It starts with the first new Beatle song we'd heard in 25 years, "Free as a Bird." All I can say is that it lived up to its hype (see my review of the single for more info) and climbed to #6 on Billboard. Then you're taken as far back as you can go with some rustic recordings of Lennon's "Quarrymen" skiffle outfit, followed by some home tapings of John and Paul with bassist Stuart Sutcliffe practicing at McCartney's house. (Their hilarious fooling around on "You'll Be Mine" is priceless.) Next comes their Hamburg studio sessions with Pete Best on drums when they made their first record, "My Bonnie/Ain't She Sweet." The audition sessions for Decca have rough edges but it's obvious that John and Paul were maturing as vocalists and that the all night gigs in Germany had made them tighter. Their energetic version of "Searchin'" is a standout. Their first EMI session includes their initial stab at "Love Me Do" but they sound timid and unsure of themselves. One can hear why Martin suggested they needed a better drummer going forward. An assortment of inferior takes on various numbers ensues, the most interesting of them being "One After 909"due to the chatter overheard while working out the arrangement. Their appearance on a British TV show in October '63 playing "I'll Get You" is included and while you can hear girls screaming in the background they don't take away from the band's bold delivery of that great song.

Five of the tunes off their debut LP were preserved from an intimate Swedish radio simulcast where they performed them live in a studio. Ringo's drums are punchy and the foursome sound crisp and self-assured. Their famous gig for the queen at the Prince of Wales Theatre is included when they charmed the pants off all in attendance with their cheeky wit and confident attitude. "I Want To Hold Your Hand" from an English TV variety show is a highlight because they kill it. A Paris studio take of "Can't Buy Me Love" is remarkable because they were trying unsuccessfully to put harmony lines on the chorus. I never get tired of hearing "All My Loving" from the aforementioned Sullivan show and I'm glad it's been saved for posterity's sake. Except for a block of 4 numbers performed live at IBC studios in London for a TV broadcast (including their rendition of the R&B classic, "Shout") the rest of the album consists of demos and outtakes of some of their most memorable early material. Of note is their attempt to play "I'll Be Back" in 6/4 time, George's "You Know What To Do" that shows he still had a long way to go in fine-tuning his composing skills, and a loose "No Reply" run-through that proves they weren't all work and no play. They end with a raw but torrid performance of "Kansas City/Hey, Hey, Hey, Hey" that takes you out on a high note.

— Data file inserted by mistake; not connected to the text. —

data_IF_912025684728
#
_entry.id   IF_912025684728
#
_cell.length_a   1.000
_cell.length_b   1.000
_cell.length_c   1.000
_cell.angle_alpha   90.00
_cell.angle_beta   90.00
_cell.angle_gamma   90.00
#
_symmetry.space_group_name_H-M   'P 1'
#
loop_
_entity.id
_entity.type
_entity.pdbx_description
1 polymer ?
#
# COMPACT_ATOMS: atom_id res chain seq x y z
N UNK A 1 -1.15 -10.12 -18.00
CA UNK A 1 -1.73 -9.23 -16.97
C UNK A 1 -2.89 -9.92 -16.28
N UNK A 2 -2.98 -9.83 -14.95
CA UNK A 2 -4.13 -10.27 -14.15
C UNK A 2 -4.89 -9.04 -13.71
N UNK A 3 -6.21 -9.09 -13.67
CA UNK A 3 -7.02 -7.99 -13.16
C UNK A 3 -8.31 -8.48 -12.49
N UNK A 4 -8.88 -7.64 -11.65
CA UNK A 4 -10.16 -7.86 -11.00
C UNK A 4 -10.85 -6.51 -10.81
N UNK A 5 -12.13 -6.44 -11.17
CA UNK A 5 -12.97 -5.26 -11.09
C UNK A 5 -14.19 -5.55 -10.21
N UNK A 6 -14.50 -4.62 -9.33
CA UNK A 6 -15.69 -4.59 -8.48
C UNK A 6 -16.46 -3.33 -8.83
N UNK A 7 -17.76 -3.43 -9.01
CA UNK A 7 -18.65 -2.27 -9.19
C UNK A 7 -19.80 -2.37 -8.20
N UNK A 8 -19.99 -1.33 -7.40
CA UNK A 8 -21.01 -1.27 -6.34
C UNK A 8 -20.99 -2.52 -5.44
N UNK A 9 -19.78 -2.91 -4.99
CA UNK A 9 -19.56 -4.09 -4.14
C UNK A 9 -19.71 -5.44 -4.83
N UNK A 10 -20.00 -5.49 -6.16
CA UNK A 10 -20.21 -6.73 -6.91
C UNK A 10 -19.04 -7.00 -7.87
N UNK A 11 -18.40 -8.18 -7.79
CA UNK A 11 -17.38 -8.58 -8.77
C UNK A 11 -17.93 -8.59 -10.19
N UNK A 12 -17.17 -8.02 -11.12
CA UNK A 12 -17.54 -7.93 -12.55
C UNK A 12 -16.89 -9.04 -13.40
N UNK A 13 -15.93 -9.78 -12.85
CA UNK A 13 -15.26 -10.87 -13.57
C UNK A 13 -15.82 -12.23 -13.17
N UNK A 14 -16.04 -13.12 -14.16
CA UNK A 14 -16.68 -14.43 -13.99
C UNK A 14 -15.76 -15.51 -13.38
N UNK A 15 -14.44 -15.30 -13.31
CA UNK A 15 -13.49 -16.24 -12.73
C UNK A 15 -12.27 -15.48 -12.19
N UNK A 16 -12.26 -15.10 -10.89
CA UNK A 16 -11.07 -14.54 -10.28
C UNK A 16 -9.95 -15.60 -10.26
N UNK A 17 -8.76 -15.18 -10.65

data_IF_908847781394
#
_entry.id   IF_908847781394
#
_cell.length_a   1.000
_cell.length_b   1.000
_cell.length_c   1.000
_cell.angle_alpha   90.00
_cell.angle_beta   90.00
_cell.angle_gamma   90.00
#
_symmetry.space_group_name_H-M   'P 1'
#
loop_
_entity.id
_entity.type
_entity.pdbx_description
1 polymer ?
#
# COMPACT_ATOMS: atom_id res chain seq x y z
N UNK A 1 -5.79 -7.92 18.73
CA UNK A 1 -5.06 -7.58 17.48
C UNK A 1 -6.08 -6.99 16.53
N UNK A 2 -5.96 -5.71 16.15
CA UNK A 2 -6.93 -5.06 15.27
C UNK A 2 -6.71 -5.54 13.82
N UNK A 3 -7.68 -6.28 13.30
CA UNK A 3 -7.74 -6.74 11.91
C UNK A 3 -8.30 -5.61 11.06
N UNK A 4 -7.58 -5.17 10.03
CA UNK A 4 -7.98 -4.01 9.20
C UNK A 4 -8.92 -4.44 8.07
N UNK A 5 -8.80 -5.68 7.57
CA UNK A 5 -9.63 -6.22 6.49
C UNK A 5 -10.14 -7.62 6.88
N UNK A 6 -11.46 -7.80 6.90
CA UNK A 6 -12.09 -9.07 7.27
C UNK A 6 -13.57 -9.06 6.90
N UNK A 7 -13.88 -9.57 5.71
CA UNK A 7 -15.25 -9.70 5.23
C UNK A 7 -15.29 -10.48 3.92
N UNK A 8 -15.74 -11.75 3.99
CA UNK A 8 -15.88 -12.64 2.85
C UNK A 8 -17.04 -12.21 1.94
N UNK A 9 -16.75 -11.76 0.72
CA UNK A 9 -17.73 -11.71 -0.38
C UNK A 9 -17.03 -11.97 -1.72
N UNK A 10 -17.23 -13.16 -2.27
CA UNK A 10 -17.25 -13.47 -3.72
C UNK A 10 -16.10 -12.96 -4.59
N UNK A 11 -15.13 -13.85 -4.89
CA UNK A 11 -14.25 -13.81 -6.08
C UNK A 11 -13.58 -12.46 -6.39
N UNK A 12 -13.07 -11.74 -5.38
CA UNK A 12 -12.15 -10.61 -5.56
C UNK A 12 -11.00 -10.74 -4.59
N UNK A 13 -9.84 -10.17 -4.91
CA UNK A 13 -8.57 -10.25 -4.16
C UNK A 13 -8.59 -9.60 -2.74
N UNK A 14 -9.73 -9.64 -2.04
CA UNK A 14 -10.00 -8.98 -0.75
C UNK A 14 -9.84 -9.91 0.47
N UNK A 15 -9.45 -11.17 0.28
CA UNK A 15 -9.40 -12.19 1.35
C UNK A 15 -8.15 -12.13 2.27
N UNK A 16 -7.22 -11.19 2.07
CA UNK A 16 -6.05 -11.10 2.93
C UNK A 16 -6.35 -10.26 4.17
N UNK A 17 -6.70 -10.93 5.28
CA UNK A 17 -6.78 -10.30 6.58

What I find most intriguing about this compilation is that it presents The Beatles as fallible but determined songwriter/musicians who toiled tirelessly to push themselves ever harder to achieve the apex of their talents. They certainly possessed loads of potential but they weren't prodigies like Mozart who wrote concertos at age 5. No, they were four normal guys in love with rock & roll who didn't want to do anything else but see how good they could be. That's why so many teens like me were drawn to them on that February night. They were just a quartet of regular fellas chasing a dream together and having a ball doing it. It made each one of us, me included, realize that if we could find other like-minded rock & roll fanatics to form a combo with and if we worked like the devil to steadily improve our instrument-playing and singing skills then the sky was the limit. The 60 tracks on this CD show how the greatest band in history started at the rock bottom and, by patient trial-and-error, worked their way up to the peak of the industry where they made an indelible mark on the world that will never fade.

Chicapah | 4/5 |